"Democracy will not be built in Iraq"

Hottinger is pessimistic about democracy in Iraq

One year after the United States-led invasion of Iraq, Middle East specialist Arnold Hottinger, says the United Nations must be involved if the country is to secure a stable future.

This content was published on March 20, 2004 - 14:05

In an interview with swissinfo, Hottinger also blames the Israeli and US governments for the failure of the “Road Map” for peace in the occupied territories.

Hottinger is a Swiss journalist, who is acknowledged as one of this country’s foremost experts on Middle East affairs.

He spent more than 30 years as a correspondent in the region for the “Neue Zürcher Zeitung” and the Swiss Broadcasting Corporation.

His latest book on the Middle East is due to be published at the end of May.

swissinfo: Is the US attempt to create democracy in Iraq a step forward for the Middle East?

Arnold Hottinger: No, it’s a step back. Democracy will not be built in Iraq - that is quite clear. The danger is that we will open a second focal point of trouble and then we’ll have two infections in the Middle East: the Palestinian one and the Iraqi one.

swissinfo: Is it possible to build a democracy in the way the US wants to?

A.H.: Certainly not.

swissinfo: But Washington seems to think it is.

A.H.: Well, I’m not sure [the US government] really believes that. I think in an election year they are telling [US] voters what they think they want to hear.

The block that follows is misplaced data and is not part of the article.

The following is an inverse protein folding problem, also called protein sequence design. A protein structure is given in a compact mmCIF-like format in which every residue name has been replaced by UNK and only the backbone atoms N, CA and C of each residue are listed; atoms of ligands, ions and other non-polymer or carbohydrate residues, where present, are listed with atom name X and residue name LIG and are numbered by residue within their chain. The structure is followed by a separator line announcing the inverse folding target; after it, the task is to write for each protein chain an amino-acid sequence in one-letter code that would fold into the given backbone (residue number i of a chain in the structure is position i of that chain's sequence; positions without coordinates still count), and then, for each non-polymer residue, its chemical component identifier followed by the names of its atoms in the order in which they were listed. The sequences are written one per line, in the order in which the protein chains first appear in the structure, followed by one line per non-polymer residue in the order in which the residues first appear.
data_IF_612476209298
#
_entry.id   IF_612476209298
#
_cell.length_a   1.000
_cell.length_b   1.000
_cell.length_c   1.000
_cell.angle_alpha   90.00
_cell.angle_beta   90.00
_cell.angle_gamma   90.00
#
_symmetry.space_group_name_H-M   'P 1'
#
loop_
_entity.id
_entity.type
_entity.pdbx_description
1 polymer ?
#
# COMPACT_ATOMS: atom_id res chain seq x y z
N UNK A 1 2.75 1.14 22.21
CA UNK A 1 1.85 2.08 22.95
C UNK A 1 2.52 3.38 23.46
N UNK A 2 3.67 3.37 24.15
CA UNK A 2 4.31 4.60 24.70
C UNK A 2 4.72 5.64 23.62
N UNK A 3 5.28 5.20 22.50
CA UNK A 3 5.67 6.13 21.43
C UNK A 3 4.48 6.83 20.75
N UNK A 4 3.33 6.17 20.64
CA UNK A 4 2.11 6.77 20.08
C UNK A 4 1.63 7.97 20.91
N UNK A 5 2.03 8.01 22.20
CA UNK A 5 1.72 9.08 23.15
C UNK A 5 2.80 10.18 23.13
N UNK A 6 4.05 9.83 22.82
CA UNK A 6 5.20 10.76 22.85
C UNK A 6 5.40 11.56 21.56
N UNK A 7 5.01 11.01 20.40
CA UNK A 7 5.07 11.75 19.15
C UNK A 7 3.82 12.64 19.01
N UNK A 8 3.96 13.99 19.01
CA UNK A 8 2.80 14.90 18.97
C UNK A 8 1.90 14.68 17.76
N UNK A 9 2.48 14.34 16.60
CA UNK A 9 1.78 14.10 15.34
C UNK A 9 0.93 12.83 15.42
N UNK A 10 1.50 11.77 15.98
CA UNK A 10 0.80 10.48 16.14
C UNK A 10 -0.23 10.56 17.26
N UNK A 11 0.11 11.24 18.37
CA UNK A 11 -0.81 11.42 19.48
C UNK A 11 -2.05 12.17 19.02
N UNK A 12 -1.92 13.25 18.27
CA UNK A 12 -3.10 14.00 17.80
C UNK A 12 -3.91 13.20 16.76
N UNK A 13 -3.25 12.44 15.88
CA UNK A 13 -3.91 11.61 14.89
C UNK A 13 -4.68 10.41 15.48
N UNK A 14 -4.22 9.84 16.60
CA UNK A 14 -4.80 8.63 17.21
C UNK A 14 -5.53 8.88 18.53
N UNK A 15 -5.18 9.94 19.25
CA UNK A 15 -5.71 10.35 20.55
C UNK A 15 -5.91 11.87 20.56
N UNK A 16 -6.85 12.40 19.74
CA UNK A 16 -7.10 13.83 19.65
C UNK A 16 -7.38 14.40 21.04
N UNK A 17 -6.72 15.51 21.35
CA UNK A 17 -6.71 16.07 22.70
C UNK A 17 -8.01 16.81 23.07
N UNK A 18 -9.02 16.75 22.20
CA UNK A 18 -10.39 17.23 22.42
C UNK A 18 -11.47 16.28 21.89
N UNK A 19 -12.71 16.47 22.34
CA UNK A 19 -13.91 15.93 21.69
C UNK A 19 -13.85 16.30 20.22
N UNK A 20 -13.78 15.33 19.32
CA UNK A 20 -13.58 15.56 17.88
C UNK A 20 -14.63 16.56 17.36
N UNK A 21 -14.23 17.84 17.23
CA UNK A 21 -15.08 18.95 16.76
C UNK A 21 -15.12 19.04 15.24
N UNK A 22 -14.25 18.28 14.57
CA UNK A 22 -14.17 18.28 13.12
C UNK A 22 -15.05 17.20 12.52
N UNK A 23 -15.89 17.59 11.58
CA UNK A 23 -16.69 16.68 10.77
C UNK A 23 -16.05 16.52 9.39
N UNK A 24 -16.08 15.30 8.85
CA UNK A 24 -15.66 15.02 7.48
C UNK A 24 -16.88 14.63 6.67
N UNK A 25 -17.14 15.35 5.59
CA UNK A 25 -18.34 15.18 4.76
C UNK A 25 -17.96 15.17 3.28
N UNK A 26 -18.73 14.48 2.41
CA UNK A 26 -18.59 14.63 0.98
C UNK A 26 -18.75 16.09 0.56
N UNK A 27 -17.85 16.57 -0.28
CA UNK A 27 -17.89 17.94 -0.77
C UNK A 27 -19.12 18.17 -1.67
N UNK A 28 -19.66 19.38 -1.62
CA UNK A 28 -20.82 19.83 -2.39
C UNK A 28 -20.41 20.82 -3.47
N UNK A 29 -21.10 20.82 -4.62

Maybe [President George] Bush is sufficiently unintelligent to think that democracy can be introduced into Iraq in the way the US is attempting. But the neo-conservatives in the administration are rather more intelligent and know exactly that what they’re doing amounts to propaganda and nothing else.

swissinfo: Will the Americans stay in Iraq?

A.H.: They might have to stay because of oil. But they might also try a long-term provisional solution – occupying oil regions and letting the rest go to hell.

swissinfo: There are still attacks occurring on a daily basis in Iraq against military and civilian targets. Who is behind those attacks?

A.H.: Probably by now it’s a large coalition of forces. It was most likely members of [former president] Saddam Hussein’s secret service, who began the attacks because they knew they had no political future.

But by now anger at the Americans is sufficiently widespread – particularly in the Sunni part of the country – that Saddam’s supporters have been joined by a number of allies.

swissinfo: And what’s the point of the attacks?

A.H.: For those who want to try to return to power it’s a case of the more chaos the better at the moment.

Their thinking is that if they can make the country uncontrollable by the time the Americans leave, they will have a real chance of ruling the country once again.

swissinfo: Can there be any real progress in Iraq without the backing and involvement of the United Nations?

A.H.: I would say the best chance for a satisfactory solution in Iraq would be if the UN were involved.